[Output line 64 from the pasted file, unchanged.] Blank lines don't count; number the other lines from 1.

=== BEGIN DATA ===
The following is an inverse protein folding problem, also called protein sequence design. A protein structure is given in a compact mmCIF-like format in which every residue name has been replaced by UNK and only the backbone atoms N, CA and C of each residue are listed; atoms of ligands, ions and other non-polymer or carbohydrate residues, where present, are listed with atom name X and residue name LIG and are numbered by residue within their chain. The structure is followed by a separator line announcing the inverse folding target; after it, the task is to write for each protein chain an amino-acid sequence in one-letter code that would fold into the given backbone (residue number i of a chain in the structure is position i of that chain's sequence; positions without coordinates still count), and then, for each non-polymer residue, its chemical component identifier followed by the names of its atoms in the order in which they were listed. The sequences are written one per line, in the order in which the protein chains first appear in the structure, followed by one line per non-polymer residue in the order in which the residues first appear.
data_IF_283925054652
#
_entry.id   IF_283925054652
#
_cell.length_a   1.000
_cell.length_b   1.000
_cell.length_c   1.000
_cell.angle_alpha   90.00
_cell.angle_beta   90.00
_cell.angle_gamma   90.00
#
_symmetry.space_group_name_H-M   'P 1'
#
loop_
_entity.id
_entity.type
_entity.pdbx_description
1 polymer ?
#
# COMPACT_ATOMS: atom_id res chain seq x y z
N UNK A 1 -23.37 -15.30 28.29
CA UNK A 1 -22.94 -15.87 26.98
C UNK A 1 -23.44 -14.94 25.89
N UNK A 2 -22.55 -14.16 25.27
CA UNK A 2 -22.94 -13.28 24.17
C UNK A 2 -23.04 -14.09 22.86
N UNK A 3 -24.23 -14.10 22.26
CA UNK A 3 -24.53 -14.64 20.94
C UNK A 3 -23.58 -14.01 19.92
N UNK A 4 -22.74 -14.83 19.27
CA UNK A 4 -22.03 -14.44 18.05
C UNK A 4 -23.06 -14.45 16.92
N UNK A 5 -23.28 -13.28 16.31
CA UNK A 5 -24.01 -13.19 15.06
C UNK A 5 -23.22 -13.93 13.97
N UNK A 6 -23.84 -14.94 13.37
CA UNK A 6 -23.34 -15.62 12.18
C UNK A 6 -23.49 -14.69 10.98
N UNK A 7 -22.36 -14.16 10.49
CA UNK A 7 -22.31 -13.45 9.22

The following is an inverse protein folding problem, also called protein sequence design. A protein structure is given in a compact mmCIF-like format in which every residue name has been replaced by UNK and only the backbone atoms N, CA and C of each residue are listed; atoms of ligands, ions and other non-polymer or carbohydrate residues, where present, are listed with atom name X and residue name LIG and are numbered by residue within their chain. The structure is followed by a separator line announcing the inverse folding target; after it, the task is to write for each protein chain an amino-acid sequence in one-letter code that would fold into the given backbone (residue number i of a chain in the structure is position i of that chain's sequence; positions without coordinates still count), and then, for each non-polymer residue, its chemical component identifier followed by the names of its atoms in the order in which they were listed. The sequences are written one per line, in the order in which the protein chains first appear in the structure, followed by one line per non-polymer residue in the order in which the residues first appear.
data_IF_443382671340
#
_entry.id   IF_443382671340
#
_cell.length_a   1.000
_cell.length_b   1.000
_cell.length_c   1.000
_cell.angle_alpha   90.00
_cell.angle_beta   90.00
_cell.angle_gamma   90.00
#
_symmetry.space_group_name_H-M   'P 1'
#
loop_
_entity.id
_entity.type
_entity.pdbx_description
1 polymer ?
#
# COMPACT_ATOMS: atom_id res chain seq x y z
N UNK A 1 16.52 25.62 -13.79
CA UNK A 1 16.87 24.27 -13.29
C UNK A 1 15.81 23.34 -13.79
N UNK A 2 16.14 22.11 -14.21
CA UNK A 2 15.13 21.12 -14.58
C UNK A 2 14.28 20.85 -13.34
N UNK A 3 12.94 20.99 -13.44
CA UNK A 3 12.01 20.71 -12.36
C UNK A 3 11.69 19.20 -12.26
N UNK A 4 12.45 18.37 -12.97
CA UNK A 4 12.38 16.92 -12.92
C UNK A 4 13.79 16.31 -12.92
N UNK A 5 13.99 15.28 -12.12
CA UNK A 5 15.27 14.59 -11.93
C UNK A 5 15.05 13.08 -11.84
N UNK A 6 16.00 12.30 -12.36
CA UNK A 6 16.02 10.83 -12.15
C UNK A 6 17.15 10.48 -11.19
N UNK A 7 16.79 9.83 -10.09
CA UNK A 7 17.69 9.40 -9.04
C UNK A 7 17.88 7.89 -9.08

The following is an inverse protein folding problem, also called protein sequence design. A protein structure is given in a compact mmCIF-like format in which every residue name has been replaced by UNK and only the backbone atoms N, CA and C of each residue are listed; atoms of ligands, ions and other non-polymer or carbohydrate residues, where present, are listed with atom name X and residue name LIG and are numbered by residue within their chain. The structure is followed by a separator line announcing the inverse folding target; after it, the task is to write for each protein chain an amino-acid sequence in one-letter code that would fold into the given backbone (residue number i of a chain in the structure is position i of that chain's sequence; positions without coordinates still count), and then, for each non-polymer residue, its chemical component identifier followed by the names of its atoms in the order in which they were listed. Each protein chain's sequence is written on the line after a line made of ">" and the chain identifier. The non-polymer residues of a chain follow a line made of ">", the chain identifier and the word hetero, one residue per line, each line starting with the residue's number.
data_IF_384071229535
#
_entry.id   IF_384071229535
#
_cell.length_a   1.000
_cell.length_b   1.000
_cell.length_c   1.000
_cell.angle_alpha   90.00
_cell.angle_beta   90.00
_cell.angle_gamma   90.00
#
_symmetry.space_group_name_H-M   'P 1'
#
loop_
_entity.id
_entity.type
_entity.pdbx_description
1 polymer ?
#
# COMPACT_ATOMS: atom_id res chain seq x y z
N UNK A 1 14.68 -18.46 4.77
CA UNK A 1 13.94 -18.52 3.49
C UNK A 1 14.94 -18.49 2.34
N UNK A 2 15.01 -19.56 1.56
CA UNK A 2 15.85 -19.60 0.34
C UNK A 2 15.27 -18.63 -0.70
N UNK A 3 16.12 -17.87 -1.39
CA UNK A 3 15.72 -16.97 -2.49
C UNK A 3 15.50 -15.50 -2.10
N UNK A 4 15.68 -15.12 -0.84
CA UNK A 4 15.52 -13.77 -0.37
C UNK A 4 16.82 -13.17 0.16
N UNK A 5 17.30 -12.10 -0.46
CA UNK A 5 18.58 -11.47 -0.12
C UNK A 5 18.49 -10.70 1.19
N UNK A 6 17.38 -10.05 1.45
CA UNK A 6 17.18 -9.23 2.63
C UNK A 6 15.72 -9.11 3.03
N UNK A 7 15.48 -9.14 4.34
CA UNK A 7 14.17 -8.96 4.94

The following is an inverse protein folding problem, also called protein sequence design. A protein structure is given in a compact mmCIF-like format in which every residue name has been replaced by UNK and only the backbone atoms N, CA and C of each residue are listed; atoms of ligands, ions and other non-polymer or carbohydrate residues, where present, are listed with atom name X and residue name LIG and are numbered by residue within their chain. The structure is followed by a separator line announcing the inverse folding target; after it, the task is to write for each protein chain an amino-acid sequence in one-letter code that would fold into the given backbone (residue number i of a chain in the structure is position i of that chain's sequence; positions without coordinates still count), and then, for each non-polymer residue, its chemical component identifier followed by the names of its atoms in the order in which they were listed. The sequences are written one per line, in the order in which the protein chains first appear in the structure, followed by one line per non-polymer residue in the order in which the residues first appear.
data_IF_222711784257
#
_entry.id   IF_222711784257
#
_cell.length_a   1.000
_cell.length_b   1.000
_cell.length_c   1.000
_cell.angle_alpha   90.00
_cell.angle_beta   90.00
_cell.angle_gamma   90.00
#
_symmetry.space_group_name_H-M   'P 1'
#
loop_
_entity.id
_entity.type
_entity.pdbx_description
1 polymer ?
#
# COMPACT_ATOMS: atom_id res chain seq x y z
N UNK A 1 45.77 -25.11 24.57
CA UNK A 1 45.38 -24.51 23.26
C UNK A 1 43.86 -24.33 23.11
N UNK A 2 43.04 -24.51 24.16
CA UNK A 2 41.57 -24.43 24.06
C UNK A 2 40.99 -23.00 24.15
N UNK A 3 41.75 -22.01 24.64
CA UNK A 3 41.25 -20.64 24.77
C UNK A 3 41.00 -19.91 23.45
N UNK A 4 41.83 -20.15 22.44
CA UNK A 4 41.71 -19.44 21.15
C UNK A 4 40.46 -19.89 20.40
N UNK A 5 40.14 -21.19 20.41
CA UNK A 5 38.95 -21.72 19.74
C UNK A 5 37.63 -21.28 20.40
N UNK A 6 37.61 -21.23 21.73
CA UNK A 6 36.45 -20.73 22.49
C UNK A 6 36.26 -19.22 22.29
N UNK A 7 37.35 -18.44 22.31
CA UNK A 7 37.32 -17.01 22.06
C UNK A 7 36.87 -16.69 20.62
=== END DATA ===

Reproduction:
CA UNK A 1 16.87 24.27 -13.29